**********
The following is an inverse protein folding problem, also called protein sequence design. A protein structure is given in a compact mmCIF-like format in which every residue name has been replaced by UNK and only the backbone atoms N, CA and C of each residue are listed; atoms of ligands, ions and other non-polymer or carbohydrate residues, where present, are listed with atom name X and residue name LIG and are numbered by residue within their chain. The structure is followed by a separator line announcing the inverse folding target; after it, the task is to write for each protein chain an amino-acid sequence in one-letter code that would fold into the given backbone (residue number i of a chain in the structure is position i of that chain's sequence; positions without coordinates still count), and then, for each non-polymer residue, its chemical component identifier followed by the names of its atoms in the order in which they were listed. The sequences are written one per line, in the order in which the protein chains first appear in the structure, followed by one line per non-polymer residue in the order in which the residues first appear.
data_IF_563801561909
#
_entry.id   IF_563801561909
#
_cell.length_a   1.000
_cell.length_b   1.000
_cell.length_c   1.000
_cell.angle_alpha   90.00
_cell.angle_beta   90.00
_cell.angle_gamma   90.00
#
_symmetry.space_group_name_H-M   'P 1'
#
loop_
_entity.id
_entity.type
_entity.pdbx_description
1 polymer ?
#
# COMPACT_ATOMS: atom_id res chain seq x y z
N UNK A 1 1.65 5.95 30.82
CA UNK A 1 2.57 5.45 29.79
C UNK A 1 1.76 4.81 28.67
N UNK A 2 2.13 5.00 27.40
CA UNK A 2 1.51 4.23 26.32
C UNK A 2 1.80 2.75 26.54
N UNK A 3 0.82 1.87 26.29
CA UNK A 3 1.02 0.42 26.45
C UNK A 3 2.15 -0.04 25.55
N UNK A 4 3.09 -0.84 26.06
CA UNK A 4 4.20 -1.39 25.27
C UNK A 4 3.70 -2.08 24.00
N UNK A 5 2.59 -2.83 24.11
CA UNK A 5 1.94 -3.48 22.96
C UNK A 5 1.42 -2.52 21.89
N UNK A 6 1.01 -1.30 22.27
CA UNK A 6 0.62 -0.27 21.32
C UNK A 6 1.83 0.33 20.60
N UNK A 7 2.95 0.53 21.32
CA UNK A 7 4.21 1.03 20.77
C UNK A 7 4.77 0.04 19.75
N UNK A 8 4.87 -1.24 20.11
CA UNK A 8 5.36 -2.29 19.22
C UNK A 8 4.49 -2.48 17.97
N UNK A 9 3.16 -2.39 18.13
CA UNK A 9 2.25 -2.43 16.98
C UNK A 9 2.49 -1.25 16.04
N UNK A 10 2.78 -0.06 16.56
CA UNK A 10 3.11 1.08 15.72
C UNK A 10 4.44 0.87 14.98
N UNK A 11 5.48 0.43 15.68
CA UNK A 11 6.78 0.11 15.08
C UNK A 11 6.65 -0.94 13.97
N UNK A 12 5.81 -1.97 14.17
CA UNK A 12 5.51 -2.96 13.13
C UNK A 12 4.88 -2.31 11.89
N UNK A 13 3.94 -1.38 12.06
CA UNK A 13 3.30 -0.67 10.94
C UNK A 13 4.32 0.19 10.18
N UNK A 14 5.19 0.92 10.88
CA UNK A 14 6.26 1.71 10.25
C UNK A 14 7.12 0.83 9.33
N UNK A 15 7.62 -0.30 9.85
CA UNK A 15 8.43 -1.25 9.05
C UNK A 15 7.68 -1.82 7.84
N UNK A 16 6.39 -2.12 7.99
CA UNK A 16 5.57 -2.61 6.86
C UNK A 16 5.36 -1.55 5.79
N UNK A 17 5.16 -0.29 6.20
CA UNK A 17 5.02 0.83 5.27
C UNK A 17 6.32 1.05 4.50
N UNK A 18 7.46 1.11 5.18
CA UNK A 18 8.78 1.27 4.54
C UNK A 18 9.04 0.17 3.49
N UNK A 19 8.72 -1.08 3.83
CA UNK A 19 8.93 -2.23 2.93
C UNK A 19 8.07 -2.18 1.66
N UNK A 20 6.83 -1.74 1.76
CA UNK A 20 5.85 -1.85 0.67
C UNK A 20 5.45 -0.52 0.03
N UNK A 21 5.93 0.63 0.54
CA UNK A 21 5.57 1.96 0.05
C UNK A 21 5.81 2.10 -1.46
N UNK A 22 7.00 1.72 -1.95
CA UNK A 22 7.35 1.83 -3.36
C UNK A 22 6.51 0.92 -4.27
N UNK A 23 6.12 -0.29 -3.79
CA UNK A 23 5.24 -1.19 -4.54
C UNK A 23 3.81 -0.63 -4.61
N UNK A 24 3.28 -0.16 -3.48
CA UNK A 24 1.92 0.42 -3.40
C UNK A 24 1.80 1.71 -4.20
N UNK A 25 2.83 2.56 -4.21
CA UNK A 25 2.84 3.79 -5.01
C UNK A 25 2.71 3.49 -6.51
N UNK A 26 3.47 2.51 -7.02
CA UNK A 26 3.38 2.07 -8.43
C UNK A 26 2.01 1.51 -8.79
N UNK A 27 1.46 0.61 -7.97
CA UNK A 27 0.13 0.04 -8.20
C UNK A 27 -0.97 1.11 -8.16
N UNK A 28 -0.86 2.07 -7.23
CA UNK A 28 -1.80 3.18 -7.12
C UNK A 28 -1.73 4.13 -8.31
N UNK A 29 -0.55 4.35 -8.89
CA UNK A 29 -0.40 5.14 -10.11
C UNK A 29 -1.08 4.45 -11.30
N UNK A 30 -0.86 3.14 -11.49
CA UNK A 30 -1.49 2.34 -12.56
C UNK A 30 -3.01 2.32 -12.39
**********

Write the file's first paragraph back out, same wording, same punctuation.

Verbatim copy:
The following is an inverse protein folding problem, also called protein sequence design. A protein structure is given in a compact mmCIF-like format in which every residue name has been replaced by UNK and only the backbone atoms N, CA and C of each residue are listed; atoms of ligands, ions and other non-polymer or carbohydrate residues, where present, are listed with atom name X and residue name LIG and are numbered by residue within their chain. The structure is followed by a separator line announcing the inverse folding target; after it, the task is to write for each protein chain an amino-acid sequence in one-letter code that would fold into the given backbone (residue number i of a chain in the structure is position i of that chain's sequence; positions without coordinates still count), and then, for each non-polymer residue, its chemical component identifier followed by the names of its atoms in the order in which they were listed. The sequences are written one per line, in the order in which the protein chains first appear in the structure, followed by one line per non-polymer residue in the order in which the residues first appear.